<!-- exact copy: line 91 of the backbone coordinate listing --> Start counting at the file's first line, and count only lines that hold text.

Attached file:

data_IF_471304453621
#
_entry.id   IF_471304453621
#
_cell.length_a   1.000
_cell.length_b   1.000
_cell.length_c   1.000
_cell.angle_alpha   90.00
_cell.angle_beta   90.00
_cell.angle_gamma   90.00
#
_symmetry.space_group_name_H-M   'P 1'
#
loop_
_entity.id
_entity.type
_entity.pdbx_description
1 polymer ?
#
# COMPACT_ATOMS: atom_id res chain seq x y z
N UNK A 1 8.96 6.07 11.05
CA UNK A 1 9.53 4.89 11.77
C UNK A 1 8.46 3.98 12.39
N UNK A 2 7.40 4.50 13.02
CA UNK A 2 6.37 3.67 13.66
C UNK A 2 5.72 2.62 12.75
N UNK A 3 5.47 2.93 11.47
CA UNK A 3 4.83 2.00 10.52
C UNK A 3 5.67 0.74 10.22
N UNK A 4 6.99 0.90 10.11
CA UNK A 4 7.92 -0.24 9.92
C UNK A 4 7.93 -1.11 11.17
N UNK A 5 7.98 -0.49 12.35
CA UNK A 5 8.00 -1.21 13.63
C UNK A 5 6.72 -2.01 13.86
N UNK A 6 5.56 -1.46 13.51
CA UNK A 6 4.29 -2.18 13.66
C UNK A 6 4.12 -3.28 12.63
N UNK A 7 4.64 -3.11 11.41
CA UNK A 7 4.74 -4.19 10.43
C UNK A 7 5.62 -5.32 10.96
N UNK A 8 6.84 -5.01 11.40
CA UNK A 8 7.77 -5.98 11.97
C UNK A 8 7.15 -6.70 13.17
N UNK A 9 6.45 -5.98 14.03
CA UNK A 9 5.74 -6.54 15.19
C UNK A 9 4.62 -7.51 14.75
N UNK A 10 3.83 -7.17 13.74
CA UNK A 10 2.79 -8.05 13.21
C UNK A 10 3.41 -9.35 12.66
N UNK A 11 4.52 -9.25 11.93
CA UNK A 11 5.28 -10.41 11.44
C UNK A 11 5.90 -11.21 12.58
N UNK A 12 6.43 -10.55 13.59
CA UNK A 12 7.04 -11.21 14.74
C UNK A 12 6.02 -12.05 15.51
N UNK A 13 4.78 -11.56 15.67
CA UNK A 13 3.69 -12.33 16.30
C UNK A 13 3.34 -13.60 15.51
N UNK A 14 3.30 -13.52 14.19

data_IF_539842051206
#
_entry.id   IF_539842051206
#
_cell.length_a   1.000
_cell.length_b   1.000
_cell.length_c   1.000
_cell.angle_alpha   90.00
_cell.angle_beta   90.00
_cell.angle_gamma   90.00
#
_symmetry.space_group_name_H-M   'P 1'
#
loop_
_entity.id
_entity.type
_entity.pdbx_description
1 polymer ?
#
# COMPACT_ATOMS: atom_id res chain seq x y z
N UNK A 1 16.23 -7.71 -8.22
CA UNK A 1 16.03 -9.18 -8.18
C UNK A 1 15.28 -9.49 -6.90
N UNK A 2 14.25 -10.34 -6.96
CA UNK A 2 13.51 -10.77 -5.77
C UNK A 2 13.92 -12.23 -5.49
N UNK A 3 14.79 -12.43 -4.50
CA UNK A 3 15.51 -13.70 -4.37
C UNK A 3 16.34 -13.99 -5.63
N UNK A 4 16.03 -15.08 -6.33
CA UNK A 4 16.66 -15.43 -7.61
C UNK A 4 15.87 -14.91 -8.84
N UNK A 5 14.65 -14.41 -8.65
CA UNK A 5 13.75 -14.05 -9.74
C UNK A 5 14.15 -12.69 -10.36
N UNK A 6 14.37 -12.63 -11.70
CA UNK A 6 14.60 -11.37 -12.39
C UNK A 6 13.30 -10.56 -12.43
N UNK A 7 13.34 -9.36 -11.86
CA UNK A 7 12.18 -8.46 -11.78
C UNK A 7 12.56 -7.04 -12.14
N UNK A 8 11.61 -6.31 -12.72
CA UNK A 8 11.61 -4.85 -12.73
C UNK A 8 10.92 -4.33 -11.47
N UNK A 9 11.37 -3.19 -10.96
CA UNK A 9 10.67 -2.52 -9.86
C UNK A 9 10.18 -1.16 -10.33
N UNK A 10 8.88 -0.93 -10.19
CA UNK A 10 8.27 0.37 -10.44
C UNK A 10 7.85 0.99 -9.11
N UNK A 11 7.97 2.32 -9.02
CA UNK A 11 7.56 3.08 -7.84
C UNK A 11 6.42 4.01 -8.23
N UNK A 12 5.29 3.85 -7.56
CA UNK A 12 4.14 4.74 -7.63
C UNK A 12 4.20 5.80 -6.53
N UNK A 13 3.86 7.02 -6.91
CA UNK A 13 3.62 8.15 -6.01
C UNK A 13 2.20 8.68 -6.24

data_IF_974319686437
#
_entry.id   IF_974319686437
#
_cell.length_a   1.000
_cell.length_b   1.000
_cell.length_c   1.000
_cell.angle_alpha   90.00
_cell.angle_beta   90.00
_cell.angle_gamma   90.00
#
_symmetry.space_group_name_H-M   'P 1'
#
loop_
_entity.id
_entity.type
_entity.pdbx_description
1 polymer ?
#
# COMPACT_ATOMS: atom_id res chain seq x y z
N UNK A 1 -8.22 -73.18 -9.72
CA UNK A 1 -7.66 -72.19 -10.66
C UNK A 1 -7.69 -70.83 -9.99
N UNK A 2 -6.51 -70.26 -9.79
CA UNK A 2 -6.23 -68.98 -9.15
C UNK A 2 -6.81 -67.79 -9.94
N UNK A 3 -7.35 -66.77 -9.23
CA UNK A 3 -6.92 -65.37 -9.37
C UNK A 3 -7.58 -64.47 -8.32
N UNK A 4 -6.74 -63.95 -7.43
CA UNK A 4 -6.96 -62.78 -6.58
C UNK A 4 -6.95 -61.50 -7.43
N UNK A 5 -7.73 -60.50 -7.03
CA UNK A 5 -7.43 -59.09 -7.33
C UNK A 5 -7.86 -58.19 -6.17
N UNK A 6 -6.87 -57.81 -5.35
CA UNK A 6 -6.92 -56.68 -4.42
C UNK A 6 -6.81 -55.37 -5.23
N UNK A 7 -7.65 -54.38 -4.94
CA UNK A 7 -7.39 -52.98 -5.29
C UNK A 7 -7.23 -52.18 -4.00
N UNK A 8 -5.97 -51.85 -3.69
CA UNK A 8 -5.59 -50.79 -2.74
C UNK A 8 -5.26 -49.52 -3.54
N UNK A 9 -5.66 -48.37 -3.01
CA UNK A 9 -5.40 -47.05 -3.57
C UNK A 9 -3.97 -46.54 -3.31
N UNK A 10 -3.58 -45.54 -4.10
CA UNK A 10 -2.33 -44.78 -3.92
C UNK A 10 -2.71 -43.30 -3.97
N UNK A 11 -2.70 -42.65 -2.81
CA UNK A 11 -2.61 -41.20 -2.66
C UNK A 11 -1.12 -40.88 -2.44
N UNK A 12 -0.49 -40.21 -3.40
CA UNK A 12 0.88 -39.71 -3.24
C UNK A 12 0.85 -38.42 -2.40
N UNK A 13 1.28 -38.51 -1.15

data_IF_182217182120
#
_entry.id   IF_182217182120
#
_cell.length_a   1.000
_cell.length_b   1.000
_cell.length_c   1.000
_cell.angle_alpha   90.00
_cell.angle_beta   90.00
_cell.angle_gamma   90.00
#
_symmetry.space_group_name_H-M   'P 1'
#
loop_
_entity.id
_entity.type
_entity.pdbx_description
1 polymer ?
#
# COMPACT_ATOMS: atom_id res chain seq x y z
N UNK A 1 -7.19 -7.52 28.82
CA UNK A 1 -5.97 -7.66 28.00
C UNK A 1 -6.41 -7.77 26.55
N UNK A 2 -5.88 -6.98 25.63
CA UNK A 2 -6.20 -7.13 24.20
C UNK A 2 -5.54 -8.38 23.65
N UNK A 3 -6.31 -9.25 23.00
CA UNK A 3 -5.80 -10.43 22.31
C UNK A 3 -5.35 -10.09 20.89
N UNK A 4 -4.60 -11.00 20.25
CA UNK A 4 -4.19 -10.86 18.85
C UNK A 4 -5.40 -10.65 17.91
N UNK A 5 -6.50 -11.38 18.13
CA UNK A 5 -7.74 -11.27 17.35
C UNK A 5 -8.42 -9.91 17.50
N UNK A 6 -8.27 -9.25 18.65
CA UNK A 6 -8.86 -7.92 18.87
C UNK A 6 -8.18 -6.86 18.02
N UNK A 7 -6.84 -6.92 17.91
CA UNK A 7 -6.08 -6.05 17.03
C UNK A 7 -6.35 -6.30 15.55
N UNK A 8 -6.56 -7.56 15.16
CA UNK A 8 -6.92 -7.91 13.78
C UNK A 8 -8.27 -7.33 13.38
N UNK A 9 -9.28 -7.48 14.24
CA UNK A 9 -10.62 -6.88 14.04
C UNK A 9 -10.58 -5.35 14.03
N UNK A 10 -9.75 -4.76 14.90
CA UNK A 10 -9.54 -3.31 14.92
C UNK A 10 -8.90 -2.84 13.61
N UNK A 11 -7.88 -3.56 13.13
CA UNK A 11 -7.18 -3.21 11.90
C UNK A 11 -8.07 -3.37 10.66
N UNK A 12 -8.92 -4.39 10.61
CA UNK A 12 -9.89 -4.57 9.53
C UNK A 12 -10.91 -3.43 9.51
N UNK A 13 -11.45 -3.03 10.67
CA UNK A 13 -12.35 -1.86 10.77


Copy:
CA UNK A 4 16.66 -15.43 -7.61